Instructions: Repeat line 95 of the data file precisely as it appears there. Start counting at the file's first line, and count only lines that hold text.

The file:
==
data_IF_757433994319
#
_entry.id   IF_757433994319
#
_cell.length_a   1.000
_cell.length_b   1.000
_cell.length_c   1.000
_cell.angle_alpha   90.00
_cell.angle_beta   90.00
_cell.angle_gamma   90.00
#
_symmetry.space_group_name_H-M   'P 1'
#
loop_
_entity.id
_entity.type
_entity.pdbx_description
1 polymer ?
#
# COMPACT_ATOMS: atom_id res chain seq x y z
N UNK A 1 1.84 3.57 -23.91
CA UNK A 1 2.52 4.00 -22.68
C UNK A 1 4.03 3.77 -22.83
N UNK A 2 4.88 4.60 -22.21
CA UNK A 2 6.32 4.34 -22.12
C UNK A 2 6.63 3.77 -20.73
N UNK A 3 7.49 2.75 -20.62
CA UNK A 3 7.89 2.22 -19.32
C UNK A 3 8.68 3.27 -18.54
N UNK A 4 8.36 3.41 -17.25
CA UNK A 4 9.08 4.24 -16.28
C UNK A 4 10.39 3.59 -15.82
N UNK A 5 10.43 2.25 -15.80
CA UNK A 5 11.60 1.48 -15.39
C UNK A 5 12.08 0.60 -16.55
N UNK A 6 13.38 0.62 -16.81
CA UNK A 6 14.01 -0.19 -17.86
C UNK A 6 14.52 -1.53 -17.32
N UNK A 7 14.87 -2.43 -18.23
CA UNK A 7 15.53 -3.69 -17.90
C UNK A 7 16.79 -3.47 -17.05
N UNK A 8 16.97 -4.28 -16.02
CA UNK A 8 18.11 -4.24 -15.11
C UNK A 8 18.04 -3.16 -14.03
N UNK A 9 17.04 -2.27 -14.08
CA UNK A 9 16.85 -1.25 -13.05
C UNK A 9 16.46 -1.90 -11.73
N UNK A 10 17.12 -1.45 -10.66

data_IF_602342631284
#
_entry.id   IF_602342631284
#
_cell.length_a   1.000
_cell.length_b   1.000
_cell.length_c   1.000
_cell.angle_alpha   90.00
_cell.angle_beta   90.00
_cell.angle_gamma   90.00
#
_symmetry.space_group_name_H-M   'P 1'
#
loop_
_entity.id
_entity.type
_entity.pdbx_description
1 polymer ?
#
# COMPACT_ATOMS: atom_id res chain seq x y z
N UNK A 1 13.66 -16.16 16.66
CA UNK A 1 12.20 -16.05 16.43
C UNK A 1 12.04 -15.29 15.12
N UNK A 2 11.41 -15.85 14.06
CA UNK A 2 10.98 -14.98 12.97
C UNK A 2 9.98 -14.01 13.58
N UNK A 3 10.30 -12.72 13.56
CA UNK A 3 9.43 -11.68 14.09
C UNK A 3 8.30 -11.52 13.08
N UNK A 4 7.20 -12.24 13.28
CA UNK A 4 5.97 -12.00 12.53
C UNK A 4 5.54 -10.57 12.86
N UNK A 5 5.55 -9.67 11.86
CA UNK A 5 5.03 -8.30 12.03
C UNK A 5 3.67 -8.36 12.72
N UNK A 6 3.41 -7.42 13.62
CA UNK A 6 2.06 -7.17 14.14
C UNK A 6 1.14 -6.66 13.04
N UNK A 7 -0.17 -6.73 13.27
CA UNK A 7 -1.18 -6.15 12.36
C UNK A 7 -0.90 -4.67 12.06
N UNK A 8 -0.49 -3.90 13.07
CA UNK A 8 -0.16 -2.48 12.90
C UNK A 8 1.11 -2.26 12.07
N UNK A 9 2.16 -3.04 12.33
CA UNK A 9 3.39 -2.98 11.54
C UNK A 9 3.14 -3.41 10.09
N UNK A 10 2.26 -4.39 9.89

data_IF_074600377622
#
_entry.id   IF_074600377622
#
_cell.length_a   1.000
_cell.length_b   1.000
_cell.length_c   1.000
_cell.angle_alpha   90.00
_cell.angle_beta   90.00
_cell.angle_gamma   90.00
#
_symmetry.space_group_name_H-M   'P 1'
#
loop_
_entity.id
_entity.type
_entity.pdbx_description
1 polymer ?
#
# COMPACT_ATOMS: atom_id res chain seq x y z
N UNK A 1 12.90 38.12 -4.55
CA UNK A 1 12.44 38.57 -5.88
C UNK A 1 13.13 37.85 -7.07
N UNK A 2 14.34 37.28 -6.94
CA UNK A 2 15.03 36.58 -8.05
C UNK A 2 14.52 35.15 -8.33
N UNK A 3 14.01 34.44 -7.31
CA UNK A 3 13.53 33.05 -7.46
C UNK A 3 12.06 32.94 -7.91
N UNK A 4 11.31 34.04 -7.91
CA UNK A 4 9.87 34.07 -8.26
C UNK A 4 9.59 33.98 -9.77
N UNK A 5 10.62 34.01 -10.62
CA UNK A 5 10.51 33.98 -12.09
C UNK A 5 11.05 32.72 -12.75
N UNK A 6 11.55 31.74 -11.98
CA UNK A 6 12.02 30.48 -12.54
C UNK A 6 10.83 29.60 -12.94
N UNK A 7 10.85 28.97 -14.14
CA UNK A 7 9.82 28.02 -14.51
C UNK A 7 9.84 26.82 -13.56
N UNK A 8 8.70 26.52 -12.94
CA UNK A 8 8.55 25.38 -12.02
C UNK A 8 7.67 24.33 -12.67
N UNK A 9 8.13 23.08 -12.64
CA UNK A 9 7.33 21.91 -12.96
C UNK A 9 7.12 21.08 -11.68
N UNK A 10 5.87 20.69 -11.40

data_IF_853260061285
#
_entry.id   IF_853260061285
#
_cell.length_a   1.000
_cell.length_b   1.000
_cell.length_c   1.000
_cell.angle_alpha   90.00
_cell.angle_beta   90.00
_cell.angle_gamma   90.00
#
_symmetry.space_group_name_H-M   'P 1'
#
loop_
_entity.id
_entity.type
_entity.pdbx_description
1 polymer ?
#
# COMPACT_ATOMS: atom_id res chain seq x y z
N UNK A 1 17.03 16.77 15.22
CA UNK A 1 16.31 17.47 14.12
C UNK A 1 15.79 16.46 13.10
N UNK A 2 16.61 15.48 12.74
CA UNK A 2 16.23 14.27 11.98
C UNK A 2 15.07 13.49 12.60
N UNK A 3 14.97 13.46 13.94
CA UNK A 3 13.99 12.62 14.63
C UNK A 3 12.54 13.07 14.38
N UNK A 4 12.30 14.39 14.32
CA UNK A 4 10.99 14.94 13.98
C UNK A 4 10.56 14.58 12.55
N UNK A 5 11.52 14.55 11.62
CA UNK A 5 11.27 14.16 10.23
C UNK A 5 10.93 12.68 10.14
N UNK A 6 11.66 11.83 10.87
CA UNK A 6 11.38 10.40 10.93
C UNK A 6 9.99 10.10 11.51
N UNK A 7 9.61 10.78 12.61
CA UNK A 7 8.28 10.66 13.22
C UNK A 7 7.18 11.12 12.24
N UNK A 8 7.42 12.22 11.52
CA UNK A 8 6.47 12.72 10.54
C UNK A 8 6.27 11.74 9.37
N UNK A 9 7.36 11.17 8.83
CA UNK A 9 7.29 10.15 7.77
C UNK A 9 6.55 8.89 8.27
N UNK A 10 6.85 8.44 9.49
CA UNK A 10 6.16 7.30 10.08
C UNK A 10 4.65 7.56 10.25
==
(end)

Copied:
C UNK A 9 3.14 -3.41 10.09